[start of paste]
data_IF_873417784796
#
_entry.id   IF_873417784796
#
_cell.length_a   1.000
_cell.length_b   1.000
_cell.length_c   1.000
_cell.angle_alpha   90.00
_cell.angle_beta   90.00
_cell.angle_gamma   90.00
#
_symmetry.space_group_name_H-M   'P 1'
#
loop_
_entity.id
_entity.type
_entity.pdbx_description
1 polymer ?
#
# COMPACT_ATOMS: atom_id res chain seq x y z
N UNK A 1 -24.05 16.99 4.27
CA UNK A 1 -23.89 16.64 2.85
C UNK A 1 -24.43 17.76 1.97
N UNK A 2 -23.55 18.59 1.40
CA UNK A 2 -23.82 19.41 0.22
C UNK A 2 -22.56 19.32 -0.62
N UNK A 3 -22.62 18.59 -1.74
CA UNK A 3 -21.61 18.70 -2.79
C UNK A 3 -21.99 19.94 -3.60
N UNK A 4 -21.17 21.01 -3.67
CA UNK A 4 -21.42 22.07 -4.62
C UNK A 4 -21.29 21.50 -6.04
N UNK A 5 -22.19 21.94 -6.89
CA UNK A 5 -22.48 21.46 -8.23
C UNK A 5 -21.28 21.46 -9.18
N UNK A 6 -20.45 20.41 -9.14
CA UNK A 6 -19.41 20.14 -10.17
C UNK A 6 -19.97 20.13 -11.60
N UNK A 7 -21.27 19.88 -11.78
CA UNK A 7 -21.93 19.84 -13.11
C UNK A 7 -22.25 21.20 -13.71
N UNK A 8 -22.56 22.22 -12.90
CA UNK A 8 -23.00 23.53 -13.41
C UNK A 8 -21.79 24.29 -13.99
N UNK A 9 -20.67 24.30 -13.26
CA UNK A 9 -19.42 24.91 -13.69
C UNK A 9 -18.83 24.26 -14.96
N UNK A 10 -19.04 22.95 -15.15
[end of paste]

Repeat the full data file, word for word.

data_IF_873417784796
#
_entry.id   IF_873417784796
#
_cell.length_a   1.000
_cell.length_b   1.000
_cell.length_c   1.000
_cell.angle_alpha   90.00
_cell.angle_beta   90.00
_cell.angle_gamma   90.00
#
_symmetry.space_group_name_H-M   'P 1'
#
loop_
_entity.id
_entity.type
_entity.pdbx_description
1 polymer ?
#
# COMPACT_ATOMS: atom_id res chain seq x y z
N UNK A 1 -24.05 16.99 4.27
CA UNK A 1 -23.89 16.64 2.85
C UNK A 1 -24.43 17.76 1.97
N UNK A 2 -23.55 18.59 1.40
CA UNK A 2 -23.82 19.41 0.22
C UNK A 2 -22.56 19.32 -0.62
N UNK A 3 -22.62 18.59 -1.74
CA UNK A 3 -21.61 18.70 -2.79
C UNK A 3 -21.99 19.94 -3.60
N UNK A 4 -21.17 21.01 -3.67
CA UNK A 4 -21.42 22.07 -4.62
C UNK A 4 -21.29 21.50 -6.04
N UNK A 5 -22.19 21.94 -6.89
CA UNK A 5 -22.48 21.46 -8.23
C UNK A 5 -21.28 21.46 -9.18
N UNK A 6 -20.45 20.41 -9.14
CA UNK A 6 -19.41 20.14 -10.17
C UNK A 6 -19.97 20.13 -11.60
N UNK A 7 -21.27 19.88 -11.78
CA UNK A 7 -21.93 19.84 -13.11
C UNK A 7 -22.25 21.20 -13.71
N UNK A 8 -22.56 22.22 -12.90
CA UNK A 8 -23.00 23.53 -13.41
C UNK A 8 -21.79 24.29 -13.99
N UNK A 9 -20.67 24.30 -13.26
CA UNK A 9 -19.42 24.91 -13.69
C UNK A 9 -18.83 24.26 -14.96
N UNK A 10 -19.04 22.95 -15.15